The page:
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6 Possible Untruths Told To Business Buyers When Buying A Small Business


Possible Lies When Buying A Business

Whether they are called big lies, little white lies, fibs, misunderstandings or exaggerations, the Californian ready to buy a small business may hear some non-true statements from the seller, or even from the professionals business intermediary (the broker) while examining an offering.

Untrue statements usually are meant to convince a buyer to move ahead on a deal in a situation in which he or she is unlikely to proceed toward a purchase if told the truth. The would-be entrepreneur who is fairly new to the challenge of examining businesses for sale may not recognize a statement that is not entirely, or even partially factual.

So it's a good idea to be informed about those statements encountered when examining a business that may be made by seller or agent, but unlikely to be true.

They are:

1. "I don't have the most current figures but I know business is improving." This is a common statement made by sellers who say they haven't got profit and loss figures for the past few months but have provided tax returns or year-end figures for last year. And in some cases, sellers claim they haven't had a chance to file last year's returns with the IRS and want a buyer to rely on performance statistics that are more than a year old.

While I'm aware of a few cases in which the owner of a business simply didn't keep accurate and up-to-date records and had no intention of hiding the company's performance results, that is certainly not the norm. And when someone is trying to sell his or her business it is highly suspicious if the owner can't furnish financials showing recent revenue and earnings performance. To me, it means that the seller is purposely withholding material and relevant information about the business that needs to be disclosed. It's usually correct to assume the owner has something to hide. And it's a good idea for a buyer to dismiss the offering and move on to other business for sale opportunities.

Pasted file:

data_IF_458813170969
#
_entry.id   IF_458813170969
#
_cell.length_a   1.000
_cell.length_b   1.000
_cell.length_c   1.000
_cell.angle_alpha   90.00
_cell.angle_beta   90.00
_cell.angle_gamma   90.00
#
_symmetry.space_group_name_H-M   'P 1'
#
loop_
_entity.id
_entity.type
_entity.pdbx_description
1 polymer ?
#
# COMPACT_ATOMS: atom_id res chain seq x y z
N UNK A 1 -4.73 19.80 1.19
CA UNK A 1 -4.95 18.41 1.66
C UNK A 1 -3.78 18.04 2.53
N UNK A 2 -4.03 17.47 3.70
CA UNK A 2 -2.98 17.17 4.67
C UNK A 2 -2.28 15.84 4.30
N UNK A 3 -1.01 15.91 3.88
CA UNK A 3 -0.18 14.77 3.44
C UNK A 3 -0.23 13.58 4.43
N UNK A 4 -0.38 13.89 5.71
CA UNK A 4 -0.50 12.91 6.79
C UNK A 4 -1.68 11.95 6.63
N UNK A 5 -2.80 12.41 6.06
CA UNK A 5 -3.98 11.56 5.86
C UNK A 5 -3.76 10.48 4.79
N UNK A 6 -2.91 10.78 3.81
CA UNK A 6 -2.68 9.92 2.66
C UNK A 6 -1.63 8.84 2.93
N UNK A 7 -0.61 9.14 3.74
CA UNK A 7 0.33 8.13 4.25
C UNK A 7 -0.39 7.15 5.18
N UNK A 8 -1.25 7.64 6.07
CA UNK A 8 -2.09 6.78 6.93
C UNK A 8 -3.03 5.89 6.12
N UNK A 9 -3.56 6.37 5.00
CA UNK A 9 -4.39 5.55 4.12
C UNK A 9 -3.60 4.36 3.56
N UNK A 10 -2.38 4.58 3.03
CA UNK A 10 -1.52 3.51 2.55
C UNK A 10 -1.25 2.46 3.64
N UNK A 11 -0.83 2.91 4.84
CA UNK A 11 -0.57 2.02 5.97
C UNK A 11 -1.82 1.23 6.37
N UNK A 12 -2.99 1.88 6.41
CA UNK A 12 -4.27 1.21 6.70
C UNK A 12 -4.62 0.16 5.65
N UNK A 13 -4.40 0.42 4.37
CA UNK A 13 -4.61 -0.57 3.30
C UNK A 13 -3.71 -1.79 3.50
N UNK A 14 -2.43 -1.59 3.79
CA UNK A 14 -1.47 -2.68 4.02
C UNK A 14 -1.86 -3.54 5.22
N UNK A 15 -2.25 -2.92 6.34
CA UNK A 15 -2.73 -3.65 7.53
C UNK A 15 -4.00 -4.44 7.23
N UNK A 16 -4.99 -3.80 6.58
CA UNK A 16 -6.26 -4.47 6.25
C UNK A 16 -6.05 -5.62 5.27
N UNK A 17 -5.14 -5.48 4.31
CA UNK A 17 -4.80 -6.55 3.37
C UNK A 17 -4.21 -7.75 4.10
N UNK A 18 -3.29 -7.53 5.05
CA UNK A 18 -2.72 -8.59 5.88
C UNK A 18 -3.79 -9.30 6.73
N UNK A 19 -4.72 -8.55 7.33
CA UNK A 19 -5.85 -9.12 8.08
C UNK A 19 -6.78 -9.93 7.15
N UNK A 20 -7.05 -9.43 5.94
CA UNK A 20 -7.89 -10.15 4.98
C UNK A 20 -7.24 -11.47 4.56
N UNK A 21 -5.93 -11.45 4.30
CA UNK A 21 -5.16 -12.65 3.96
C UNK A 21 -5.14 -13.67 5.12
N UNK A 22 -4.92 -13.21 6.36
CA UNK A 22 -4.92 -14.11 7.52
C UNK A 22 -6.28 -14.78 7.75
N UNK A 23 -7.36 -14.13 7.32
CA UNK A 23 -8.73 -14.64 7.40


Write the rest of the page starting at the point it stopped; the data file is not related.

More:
2. "There's more money made here than what shows on the books." This statement is meant to suggest that the seller who has just uttered those or similar words, is letting the buyer in on a little secret""that not all sales are recorded, that some of the revenue generated by the business goes directly into the owner's pocket. Some buyers are pleased to hear this news but most are quite skeptical about it. If the seller is, in effect, admitting to lying to the taxing authorities, is it possible he or she should just not be trusted? If there is some money being collected "under the table," does it amount to a large sum over several weeks and months, or is it a matter of a few bucks, an inconsequential amount when determining the company's income and deciding whether to make an offer? The best advice usually is to avoid a business offering owned by someone who claims to be "stealing" from the taxing authorities.

3. "We'll have no trouble getting the landlord to switch the lease to a new owner." Some sellers making this statement might believe this to be the case, but often are wrong. That's because they haven't taken the time to talk to the property owner to whom rent is paid for use of the business premises. Perhaps the business owner doesn't want to have that conversation until a viable buyer can be introduced to the landlord. It also is often the case that the seller has spoken to the landlord about a change in ownership of the business and has learned not to expect cooperation providing the lease to another party. In some cases, the property owner may require a large "lease transfer fee" (a form of extortion) as a requirement for agreeing to take on a new tenant. It almost always is a good idea for a seller to get a commitment from a landlord regarding transfer of the lease before the business goes on the market. But sellers who don't have that commitment have been known to say the transfer will be "no problem" when, in fact, any deal arrived at between buyer and seller may be destroyed by the unwillingness of the business property owner to cooperate with a transfer.